Elderly neck pain is a condition which can make one’s golden years a nightmarish experience, particularly when the symptoms are severe and chronic. The elderly are often frail and delicate, suffering from a lifetime of injury and spinal degeneration.
However, statistically, seniors are not the most likely demographic to suffer chronic neck pain. This provides for an interesting dialog regarding the true source of symptoms in many chronic sufferers.
There is no doubt that seniors demonstrate the most widespread and verifiable spinal deterioration compared to younger age groups. The spine does not get better with age. It only gets worse.
However, compared to the age group of 30 to 55, the incidence of significant and disabling neck pain
in seniors is far lower. This is surprising to many doctors, but not
such a shock to alternate care providers and classically trained
physicians who specialize in the growth field of mindbody medicine.
For seniors who do demonstrate symptoms, there may be a variety of causative conditions which can explain their suffering. Here are some of the many contributors to structural neck pain in the elderly population:
Osteoporosis affects many seniors, particularly older females. Loss of bone density can facilitate many problems, including the increase of arthritic processes, vertebral fractures, spinal stenosis and even spinal instability.
Severe osteoarthritis is almost a given in the elderly population. Some cases of arthritis in the spine can be problematic, enacting pain through central canal or foraminal stenosis, bone spur formation or facet joint syndrome.
Degenerative disc disease is rarely a major concern in seniors, but may be in individual cases. The virtual complete loss of hydration from discs in the cervical spine is commonplace in elders, possibly leading to increased arthritic interaction between vertebrae and spinal joints, as well as facilitating possibly symptomatic herniated discs.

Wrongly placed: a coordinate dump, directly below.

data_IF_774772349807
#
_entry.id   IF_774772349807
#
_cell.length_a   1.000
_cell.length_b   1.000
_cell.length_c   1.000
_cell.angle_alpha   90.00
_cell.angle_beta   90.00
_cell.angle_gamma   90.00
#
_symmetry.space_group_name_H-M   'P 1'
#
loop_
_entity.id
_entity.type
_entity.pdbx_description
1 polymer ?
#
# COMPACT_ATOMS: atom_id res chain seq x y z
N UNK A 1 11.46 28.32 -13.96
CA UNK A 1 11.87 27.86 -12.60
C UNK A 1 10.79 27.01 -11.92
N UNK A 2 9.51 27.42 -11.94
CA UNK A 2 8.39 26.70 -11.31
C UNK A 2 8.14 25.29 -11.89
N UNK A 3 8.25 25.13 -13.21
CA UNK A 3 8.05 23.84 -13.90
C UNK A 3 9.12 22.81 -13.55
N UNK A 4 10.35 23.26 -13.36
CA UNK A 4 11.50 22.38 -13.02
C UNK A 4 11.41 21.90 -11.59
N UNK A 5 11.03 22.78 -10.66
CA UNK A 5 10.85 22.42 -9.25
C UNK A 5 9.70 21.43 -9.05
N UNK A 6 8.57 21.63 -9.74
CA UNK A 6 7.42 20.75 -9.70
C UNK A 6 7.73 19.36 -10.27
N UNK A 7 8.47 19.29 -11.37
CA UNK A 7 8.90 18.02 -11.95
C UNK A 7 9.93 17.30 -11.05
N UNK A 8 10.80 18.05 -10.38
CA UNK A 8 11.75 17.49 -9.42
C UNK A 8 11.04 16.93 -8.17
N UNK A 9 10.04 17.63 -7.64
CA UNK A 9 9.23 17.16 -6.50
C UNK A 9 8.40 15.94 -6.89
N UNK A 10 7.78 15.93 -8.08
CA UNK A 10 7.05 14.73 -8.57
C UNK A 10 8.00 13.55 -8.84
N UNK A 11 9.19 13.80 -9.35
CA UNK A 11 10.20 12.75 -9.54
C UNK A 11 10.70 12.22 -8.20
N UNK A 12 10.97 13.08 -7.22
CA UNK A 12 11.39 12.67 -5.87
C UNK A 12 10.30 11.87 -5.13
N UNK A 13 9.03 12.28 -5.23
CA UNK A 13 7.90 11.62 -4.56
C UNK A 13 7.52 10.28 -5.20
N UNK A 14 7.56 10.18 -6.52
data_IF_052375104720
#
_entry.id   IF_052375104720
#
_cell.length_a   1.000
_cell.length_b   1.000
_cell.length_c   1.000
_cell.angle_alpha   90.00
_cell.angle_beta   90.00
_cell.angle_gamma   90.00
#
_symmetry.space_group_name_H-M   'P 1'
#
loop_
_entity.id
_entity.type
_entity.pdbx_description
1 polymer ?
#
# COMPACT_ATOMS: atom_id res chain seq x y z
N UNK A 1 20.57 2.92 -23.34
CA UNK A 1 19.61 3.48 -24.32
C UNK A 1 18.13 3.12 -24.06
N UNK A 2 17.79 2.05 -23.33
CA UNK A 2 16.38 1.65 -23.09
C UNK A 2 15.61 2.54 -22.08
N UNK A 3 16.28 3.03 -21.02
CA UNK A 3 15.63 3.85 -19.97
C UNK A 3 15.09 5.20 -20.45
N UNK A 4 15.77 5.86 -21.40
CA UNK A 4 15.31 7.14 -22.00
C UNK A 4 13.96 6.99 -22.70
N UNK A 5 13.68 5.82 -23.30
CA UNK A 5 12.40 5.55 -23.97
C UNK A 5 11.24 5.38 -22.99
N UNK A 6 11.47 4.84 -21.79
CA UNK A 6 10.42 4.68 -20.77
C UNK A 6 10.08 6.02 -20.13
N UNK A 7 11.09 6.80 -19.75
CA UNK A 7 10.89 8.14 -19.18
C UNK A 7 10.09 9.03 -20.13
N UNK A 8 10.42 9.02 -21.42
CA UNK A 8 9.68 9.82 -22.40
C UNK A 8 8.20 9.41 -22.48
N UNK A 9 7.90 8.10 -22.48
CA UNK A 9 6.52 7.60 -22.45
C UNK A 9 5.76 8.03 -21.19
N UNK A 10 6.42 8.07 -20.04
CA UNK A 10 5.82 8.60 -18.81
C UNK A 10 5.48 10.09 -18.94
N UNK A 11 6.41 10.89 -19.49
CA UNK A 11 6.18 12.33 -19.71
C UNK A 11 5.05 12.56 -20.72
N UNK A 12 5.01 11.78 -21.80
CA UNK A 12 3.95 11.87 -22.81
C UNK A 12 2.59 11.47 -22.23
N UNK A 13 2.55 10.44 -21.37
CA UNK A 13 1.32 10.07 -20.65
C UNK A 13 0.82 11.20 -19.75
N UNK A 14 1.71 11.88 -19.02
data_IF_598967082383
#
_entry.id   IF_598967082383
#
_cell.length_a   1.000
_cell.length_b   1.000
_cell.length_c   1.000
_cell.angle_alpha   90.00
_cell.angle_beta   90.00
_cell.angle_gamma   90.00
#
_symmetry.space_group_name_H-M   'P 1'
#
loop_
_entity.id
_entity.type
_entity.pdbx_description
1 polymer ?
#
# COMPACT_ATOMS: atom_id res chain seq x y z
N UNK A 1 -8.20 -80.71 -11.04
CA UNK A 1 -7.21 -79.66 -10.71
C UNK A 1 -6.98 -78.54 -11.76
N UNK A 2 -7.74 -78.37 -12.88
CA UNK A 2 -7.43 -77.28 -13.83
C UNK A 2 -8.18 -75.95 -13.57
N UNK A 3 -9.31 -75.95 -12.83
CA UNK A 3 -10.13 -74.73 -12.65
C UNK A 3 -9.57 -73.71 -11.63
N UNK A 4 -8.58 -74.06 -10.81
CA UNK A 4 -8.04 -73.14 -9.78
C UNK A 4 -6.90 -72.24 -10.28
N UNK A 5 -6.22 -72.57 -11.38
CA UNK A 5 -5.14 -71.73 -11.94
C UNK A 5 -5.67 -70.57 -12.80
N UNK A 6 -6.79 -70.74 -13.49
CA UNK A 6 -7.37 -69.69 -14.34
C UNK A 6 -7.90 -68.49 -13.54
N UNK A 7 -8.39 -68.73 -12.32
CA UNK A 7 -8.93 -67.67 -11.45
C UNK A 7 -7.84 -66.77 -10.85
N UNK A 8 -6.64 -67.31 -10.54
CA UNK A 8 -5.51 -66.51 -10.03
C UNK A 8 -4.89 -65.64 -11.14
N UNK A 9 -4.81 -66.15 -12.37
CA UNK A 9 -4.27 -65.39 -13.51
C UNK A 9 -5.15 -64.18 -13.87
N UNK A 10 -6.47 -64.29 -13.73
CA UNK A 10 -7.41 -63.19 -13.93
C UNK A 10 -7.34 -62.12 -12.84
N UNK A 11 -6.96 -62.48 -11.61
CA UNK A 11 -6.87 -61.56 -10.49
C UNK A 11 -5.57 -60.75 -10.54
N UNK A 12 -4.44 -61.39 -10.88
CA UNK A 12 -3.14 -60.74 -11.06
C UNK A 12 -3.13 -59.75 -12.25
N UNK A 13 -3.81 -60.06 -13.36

Many spinal curvature issues may result from the various degenerative processes which act on an older backbone. Different types of kyphosis are common in the upper back and scoliosis may take place anywhere in the spine.
Spondylolysis can result from vertebral joint degeneration and may result in vertebral shifting known as spondylolisthesis. This is usually minor and not symptomatic in low grades, but can be a huge problem when a vertebra moves considerably out of its normal placement and position.
There are many anatomical, but nonspinal, reasons for neck pain to occur in seniors. Some may include muscular compression of a nerve or vascular structure, such as in the example of thoracic outlet syndrome.
Other pain syndromes may be sourced from a disease process affecting glandular or lymphatic systems in the neck, or even from the many horrific treatments for serious health issues.
Chemotherapy, for example, is a treatment which is known to create the potential for terrible pain virtually anywhere in the body.
Some cases of psychological neck pain are also exclusive to the elderly. Dr. Sarno writes about these in his many books, telling how his research clearly shows that some personality types do not respond well to the id insult of age itself. These patients are subconsciously infuriated at the possibility that they will not live forever and are enraged at the changes in their minds and bodies.
Other patients may have regrets for things they have done earlier in life, or things they neglected to do. There is no cookie cuter answer for why TMS neck pain may exist in seniors, but it must be noted that the occurrence is not as rare as one might think based on Dr. Sarno’s findings.
Getting older is known to have benefits and drawbacks. The mind becomes wiser, in theory, while the body crumbles. However, as a person who is aging myself, I see far more cons than pros.
My body can not do the things it once could. Years of hard martial arts training have taken an agonizing toll on my functionality, leaving me with chronic pain. It is not the ideal way to spend the last decades of life, but I still have hope it might improve. I am not even near old age yet.
I suggest that all seniors who have elderly neck pain discuss the possible reasons with their doctors and do not allow any care provider to dismiss you or your symptoms on the basis of age alone. Most pain syndromes can be cured, or at least decreased significantly, when targeted treatment is properly applied.
If your doctor has given up on trying to provide you with a marked semblance of relief, get a second opinion from a provider who will take more of an interest in your case.
Remember, there are geriatric physicians who specialize in providing the best possible healthcare for seniors, just like you.